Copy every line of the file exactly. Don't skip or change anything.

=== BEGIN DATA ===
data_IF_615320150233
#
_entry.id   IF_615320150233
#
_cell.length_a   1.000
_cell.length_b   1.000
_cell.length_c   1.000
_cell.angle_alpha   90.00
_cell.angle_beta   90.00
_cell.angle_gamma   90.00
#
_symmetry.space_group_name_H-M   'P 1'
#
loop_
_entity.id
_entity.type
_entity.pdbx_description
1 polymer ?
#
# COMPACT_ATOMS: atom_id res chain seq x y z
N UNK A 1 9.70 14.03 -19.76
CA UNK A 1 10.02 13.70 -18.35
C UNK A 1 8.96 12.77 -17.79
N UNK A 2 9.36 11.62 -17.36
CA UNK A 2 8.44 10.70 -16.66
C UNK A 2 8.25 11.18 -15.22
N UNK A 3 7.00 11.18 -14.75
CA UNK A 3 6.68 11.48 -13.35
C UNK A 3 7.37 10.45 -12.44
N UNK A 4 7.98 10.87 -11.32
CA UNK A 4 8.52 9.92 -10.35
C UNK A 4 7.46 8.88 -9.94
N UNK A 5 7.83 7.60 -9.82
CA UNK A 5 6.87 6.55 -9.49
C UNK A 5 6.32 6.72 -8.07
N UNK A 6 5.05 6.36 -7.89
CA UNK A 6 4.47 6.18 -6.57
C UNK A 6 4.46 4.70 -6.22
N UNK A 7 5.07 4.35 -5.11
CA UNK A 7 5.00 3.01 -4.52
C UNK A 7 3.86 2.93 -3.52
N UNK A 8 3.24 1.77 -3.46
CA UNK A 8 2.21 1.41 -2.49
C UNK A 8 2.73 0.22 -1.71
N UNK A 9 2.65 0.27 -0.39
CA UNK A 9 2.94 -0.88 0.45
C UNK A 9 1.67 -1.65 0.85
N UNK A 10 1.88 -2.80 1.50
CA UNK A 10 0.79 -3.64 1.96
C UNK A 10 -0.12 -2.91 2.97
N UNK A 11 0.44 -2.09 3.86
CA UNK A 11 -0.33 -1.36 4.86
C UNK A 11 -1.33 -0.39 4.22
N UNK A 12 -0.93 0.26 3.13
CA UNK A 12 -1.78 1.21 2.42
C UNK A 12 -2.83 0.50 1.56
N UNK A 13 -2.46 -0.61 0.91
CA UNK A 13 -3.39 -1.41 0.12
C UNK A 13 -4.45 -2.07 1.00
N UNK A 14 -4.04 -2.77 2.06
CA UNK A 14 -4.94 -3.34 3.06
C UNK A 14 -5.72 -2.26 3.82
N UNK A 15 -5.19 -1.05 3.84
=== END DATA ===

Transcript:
data_IF_615320150233
#
_entry.id   IF_615320150233
#
_cell.length_a   1.000
_cell.length_b   1.000
_cell.length_c   1.000
_cell.angle_alpha   90.00
_cell.angle_beta   90.00
_cell.angle_gamma   90.00
#
_symmetry.space_group_name_H-M   'P 1'
#
loop_
_entity.id
_entity.type
_entity.pdbx_description
1 polymer ?
#
# COMPACT_ATOMS: atom_id res chain seq x y z
N UNK A 1 9.70 14.03 -19.76
CA UNK A 1 10.02 13.70 -18.35
C UNK A 1 8.96 12.77 -17.79
N UNK A 2 9.36 11.62 -17.36
CA UNK A 2 8.44 10.70 -16.66
C UNK A 2 8.25 11.18 -15.22
N UNK A 3 7.00 11.18 -14.75
CA UNK A 3 6.68 11.48 -13.35
C UNK A 3 7.37 10.45 -12.44
N UNK A 4 7.98 10.87 -11.32
CA UNK A 4 8.52 9.92 -10.35
C UNK A 4 7.46 8.88 -9.94
N UNK A 5 7.83 7.60 -9.82
CA UNK A 5 6.87 6.55 -9.49
C UNK A 5 6.32 6.72 -8.07
N UNK A 6 5.05 6.36 -7.89
CA UNK A 6 4.47 6.18 -6.57
C UNK A 6 4.46 4.70 -6.22
N UNK A 7 5.07 4.35 -5.11
CA UNK A 7 5.00 3.01 -4.52
C UNK A 7 3.86 2.93 -3.52
N UNK A 8 3.24 1.77 -3.46
CA UNK A 8 2.21 1.41 -2.49
C UNK A 8 2.73 0.22 -1.71
N UNK A 9 2.65 0.27 -0.39
CA UNK A 9 2.94 -0.88 0.45
C UNK A 9 1.67 -1.65 0.85
N UNK A 10 1.88 -2.80 1.50
CA UNK A 10 0.79 -3.64 1.96
C UNK A 10 -0.12 -2.91 2.97
N UNK A 11 0.44 -2.09 3.86
CA UNK A 11 -0.33 -1.36 4.86
C UNK A 11 -1.33 -0.39 4.22
N UNK A 12 -0.93 0.26 3.13
CA UNK A 12 -1.78 1.21 2.42
C UNK A 12 -2.83 0.50 1.56
N UNK A 13 -2.46 -0.61 0.91
CA UNK A 13 -3.39 -1.41 0.12
C UNK A 13 -4.45 -2.07 1.00
N UNK A 14 -4.04 -2.77 2.06
CA UNK A 14 -4.94 -3.34 3.06
C UNK A 14 -5.72 -2.26 3.82
N UNK A 15 -5.19 -1.05 3.84